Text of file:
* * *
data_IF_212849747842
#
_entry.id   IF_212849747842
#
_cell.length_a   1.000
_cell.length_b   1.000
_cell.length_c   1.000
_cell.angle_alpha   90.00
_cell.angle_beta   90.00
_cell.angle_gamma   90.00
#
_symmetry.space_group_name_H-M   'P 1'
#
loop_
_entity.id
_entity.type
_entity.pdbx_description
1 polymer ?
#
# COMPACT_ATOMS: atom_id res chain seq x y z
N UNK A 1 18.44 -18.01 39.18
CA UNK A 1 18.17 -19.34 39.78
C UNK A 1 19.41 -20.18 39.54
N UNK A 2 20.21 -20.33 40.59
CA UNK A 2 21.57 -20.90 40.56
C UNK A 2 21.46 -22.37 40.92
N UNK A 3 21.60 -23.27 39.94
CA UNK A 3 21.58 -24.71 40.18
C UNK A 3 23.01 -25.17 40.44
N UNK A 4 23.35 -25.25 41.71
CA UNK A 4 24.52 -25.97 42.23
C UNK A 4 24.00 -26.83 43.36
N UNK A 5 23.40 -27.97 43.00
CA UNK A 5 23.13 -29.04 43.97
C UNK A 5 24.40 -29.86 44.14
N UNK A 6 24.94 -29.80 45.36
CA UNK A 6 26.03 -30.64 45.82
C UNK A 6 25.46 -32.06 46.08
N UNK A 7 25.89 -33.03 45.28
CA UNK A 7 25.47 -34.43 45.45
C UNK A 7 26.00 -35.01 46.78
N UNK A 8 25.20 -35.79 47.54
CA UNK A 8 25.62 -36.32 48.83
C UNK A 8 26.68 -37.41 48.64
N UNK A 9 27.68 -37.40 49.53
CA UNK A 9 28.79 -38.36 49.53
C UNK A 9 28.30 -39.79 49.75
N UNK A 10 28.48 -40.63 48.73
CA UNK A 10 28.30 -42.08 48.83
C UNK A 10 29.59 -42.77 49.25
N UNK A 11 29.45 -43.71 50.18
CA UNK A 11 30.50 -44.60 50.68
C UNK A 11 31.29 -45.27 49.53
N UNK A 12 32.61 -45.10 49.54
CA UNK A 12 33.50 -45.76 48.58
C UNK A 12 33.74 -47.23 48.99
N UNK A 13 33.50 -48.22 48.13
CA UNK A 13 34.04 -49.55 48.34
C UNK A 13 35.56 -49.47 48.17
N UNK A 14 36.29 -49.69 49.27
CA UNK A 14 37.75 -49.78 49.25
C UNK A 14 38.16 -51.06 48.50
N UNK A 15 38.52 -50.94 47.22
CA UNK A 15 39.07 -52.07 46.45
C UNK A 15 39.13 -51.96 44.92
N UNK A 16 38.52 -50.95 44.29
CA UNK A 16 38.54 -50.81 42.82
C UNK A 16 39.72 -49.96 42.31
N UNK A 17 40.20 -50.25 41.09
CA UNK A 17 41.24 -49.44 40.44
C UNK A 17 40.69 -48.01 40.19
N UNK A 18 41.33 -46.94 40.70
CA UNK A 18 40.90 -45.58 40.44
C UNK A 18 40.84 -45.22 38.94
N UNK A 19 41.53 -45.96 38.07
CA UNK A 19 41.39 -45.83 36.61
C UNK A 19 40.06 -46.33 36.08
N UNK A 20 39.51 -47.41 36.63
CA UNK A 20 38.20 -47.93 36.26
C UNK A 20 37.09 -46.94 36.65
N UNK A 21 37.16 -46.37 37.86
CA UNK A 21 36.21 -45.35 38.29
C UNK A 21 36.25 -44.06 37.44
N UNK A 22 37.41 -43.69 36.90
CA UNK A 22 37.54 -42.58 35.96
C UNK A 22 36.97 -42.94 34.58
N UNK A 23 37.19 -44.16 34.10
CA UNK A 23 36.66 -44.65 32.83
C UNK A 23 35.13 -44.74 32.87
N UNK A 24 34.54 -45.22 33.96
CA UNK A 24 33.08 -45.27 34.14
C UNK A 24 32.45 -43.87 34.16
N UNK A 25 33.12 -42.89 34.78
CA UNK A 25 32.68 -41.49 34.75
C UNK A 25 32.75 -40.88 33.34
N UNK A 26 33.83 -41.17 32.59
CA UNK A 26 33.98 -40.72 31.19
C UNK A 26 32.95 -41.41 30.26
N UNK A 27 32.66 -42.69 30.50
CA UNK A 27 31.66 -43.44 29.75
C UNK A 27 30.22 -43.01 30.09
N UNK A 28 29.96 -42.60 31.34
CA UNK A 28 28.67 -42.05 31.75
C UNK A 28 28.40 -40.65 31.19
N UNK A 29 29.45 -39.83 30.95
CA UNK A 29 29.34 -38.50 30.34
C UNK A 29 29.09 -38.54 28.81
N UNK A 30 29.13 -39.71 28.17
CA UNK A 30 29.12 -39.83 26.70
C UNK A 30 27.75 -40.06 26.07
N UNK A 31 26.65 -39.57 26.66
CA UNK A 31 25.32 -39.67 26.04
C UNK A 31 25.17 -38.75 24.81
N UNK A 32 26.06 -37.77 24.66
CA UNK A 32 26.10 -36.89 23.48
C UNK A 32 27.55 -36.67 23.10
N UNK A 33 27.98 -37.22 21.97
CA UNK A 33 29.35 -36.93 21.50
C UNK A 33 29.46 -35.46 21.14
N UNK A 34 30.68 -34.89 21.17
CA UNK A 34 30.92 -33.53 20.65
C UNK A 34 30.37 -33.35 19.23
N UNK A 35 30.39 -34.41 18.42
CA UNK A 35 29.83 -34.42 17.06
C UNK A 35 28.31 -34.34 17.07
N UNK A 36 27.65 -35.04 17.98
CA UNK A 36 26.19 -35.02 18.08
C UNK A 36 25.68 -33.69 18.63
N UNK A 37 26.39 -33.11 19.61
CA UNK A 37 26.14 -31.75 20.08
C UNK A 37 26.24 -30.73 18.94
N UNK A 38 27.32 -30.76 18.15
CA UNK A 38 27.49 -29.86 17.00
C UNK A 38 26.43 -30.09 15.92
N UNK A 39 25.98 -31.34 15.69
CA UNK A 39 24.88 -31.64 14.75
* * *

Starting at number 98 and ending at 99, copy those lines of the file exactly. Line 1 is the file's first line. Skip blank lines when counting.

C UNK A 26 32.95 -41.41 30.26
N UNK A 27 32.66 -42.69 30.50